Behind the Screen, By Kathryn Whitney Boole
Rated PG-13, 110 Minutes, Released June 8
Can a movie draw you in with almost no violence, no explosions and no sex scenes? “Ocean’s 8” will do just that – and you will also have fun with the neatly hidden clues and references to culture, history and classic movie lore. Notice as the camera pans a Met museum display of lavish Russian Imperial era jewels, “Lara’s Theme” from David Lean’s Dr. Zhivago plays in the background. Anyone who has studied film history or seen old movies will recognize this haunting melody that hints of long-ago Russia. Sandra Bullock as Debbie Ocean sips a martini that she has carried with her in its shaker to visit her brother Danny’s grave, obviously “shaken, not stirred.”
The “Ocean’s 8” screenplay by Olivia Milch and director Gary Ross is smart, great storytelling and full of fun. Ross has written and directed such films as “Big” and “The Hunger Games”. Milch is the daughter of David Milch (“Deadwood,” “NYPD Blue”). The movie is fast-paced, though not quite as rapid-clip as “Ocean’s 11”. Superb acting makes this movie work. Casting Director Debra Zane did a brilliant job. Even with a large cast from wide cultural backgrounds, you will feel that you know each character. Sandra Bullock, Cate Blanchett, Mindy Kaling, Sarah Paulson, Awkwafina, Rihanna and Helena Bonham Carter display quirks that we see in ourselves and in our friends, and each has the skill to paint a fascinating personality in a minimum of screen time.
Anne Hathaway channels Mae West and other divas of early “talkies,” playing the elegant “star on a pedestal” who turns out in real life to have a truck driver personality and a vocabulary to match. James Corden is hilarious as a “Columbo” type insurance detective who may not be as dedicated to his corporate culture as he seems. Michael Gandolfini, son of the late James Gandolfini, plays an innocent weed-smoking busboy for the event. Watch the guests at the Met Gala carefully and you can pick out some social media and movie stars doing fleeting cameos. The musical track by composer Daniel Pemberton is beautifully eclectic, covering many varied cultural styles across the world.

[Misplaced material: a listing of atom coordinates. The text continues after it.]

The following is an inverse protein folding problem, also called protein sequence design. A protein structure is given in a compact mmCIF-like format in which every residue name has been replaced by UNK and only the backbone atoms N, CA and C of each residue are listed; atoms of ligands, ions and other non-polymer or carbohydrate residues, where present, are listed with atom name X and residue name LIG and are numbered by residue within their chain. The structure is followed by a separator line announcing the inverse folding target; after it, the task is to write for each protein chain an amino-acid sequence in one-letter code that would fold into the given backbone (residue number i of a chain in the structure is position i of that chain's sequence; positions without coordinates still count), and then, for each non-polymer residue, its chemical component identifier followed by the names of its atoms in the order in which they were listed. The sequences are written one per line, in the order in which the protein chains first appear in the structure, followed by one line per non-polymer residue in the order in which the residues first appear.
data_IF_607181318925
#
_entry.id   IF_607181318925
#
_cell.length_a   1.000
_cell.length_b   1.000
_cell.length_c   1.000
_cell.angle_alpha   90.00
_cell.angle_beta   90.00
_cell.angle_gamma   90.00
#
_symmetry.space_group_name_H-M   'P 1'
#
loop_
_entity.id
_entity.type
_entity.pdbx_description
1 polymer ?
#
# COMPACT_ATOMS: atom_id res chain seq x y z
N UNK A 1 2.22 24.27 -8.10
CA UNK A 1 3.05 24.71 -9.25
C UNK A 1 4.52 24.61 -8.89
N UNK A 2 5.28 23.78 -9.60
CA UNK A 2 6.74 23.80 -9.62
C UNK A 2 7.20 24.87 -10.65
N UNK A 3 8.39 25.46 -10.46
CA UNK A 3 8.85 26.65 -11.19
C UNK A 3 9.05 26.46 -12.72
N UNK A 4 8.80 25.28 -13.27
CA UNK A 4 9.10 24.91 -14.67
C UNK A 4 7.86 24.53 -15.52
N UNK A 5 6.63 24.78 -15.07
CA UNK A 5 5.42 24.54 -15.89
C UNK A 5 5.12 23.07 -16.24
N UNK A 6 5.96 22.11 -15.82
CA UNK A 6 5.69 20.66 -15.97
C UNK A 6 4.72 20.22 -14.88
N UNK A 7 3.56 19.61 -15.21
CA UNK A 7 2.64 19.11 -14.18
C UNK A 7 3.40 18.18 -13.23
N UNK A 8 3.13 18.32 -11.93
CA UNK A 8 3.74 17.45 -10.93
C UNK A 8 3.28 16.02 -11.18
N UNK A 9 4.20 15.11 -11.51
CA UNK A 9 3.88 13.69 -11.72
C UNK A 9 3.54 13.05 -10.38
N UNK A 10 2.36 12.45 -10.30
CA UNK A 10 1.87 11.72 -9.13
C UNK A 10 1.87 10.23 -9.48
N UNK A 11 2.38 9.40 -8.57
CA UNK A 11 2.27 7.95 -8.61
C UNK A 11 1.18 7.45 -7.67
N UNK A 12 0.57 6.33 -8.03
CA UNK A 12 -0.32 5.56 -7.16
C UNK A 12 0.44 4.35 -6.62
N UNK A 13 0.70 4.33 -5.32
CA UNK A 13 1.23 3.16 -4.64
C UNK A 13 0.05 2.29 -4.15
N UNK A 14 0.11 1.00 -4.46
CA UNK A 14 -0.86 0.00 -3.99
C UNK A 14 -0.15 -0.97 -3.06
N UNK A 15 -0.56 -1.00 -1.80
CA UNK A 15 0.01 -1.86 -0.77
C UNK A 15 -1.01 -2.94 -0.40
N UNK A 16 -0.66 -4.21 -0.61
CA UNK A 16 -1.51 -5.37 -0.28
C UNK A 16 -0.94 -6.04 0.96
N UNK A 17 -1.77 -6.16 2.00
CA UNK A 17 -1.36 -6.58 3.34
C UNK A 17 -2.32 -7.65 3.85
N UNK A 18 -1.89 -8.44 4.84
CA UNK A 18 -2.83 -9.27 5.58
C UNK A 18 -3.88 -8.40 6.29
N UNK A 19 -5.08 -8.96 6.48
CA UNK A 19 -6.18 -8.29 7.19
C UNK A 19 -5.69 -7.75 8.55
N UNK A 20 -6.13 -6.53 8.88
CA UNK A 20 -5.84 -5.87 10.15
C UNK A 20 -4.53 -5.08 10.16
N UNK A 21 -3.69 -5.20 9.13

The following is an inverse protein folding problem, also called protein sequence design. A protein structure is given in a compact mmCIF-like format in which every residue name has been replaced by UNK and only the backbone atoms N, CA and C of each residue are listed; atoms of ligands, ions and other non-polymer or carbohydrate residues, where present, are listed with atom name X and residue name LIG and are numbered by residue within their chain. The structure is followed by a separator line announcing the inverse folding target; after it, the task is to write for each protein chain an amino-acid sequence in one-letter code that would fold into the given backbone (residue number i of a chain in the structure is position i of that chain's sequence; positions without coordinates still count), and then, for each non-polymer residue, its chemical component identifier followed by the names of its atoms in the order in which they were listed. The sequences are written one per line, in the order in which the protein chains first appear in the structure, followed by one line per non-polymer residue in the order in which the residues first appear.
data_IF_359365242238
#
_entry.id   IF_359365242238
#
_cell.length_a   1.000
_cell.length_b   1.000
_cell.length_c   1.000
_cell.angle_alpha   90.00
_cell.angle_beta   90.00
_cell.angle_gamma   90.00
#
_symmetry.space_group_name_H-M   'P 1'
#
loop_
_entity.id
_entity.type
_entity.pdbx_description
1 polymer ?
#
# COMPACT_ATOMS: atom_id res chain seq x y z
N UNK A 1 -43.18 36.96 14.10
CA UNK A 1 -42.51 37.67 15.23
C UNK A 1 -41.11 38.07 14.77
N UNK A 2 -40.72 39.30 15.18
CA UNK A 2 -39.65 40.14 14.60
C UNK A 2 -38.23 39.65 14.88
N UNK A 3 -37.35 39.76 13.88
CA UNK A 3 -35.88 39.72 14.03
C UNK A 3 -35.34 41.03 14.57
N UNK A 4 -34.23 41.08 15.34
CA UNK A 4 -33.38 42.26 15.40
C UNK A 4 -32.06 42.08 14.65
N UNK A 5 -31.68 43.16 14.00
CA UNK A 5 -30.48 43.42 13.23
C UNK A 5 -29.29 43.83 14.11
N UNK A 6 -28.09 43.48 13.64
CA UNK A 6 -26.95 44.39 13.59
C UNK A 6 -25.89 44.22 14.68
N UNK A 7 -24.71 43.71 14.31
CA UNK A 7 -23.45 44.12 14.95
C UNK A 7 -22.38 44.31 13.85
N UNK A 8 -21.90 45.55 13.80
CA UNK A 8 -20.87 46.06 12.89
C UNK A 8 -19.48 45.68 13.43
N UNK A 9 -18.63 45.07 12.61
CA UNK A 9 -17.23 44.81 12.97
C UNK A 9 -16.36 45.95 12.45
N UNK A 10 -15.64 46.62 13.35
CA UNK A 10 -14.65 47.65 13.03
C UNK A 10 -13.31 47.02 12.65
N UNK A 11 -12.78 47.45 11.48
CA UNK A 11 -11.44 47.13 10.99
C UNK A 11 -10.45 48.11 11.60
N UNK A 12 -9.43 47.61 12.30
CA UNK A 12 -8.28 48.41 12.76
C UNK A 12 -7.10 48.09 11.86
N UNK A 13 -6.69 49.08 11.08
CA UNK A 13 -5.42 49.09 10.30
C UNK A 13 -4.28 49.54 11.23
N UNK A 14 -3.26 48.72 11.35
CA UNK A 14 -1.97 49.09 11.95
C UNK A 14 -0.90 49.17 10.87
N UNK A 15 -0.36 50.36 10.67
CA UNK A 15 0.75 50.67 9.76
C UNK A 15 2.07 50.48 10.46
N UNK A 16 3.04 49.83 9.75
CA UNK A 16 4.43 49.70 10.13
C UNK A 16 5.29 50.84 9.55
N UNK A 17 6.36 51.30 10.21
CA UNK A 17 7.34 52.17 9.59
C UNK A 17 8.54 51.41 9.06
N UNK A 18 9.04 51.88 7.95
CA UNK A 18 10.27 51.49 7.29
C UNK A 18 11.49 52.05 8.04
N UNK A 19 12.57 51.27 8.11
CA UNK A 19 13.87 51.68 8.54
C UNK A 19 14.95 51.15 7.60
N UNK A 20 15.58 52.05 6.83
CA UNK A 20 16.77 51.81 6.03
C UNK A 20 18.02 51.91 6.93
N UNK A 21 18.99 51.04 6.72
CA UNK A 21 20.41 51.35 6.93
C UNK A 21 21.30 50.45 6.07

“Ocean’s 8” mocks anyone on today’s grand social stage who takes themselves too seriously. In the end, you are left with an upbeat feeling about the enterprising spirit of humanity, and we do need that so much right now. Humor heals. This band of women prevails, as is the way of women, not by violence and intimidation but with intricate deceit and veiled manipulation. What happens to the stolen necklace in the end is cinematic storytelling at its best, in addition to perhaps being an allegory on the imbalance of wealth and power in our country and throughout the world today.
Kathryn Whitney Boole has spent most of her life in the entertainment industry, which has been the backdrop for remarkable adventures with extraordinary people. She is a Talent Manager with Studio Talent Group in Santa Monica.